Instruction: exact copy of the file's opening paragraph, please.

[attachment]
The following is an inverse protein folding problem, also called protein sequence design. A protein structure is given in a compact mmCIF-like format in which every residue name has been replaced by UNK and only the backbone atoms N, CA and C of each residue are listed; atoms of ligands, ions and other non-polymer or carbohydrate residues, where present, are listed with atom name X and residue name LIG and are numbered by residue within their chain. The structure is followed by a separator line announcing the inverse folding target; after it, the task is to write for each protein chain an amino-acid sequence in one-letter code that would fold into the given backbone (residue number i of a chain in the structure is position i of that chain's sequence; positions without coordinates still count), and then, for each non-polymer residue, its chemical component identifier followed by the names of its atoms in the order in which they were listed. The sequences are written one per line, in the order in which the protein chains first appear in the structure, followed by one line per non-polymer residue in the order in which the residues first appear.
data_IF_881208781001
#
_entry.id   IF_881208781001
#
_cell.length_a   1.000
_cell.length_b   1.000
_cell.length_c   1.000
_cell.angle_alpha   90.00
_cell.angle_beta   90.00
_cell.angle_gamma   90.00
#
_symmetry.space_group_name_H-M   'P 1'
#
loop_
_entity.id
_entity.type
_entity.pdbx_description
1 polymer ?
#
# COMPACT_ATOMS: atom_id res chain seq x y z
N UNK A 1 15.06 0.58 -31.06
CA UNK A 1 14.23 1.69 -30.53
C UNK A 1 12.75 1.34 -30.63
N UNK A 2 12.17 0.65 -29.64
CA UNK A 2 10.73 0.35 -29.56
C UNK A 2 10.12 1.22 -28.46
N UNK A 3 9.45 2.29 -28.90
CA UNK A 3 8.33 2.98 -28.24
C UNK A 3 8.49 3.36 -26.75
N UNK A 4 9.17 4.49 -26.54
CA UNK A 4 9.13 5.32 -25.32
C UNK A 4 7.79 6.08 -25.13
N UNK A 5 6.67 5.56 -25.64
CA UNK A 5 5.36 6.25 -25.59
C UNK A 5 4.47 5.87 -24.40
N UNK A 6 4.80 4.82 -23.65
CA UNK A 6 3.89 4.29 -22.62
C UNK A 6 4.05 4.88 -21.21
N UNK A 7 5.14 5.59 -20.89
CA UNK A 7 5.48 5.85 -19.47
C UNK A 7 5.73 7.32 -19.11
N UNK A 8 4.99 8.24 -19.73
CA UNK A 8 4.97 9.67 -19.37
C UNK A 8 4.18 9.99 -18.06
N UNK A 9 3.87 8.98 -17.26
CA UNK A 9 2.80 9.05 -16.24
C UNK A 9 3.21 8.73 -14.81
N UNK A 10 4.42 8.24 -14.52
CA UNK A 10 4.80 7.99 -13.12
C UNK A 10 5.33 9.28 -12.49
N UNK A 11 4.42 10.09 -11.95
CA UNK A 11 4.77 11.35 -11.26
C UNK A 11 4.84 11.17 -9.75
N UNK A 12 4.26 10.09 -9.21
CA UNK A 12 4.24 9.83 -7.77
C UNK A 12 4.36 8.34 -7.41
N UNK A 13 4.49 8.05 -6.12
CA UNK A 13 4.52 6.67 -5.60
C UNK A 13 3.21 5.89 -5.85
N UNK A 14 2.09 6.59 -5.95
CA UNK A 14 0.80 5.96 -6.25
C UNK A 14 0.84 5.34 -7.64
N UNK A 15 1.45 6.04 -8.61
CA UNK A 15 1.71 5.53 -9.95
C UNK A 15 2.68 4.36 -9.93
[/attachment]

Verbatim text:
The following is an inverse protein folding problem, also called protein sequence design. A protein structure is given in a compact mmCIF-like format in which every residue name has been replaced by UNK and only the backbone atoms N, CA and C of each residue are listed; atoms of ligands, ions and other non-polymer or carbohydrate residues, where present, are listed with atom name X and residue name LIG and are numbered by residue within their chain. The structure is followed by a separator line announcing the inverse folding target; after it, the task is to write for each protein chain an amino-acid sequence in one-letter code that would fold into the given backbone (residue number i of a chain in the structure is position i of that chain's sequence; positions without coordinates still count), and then, for each non-polymer residue, its chemical component identifier followed by the names of its atoms in the order in which they were listed. The sequences are written one per line, in the order in which the protein chains first appear in the structure, followed by one line per non-polymer residue in the order in which the residues first appear.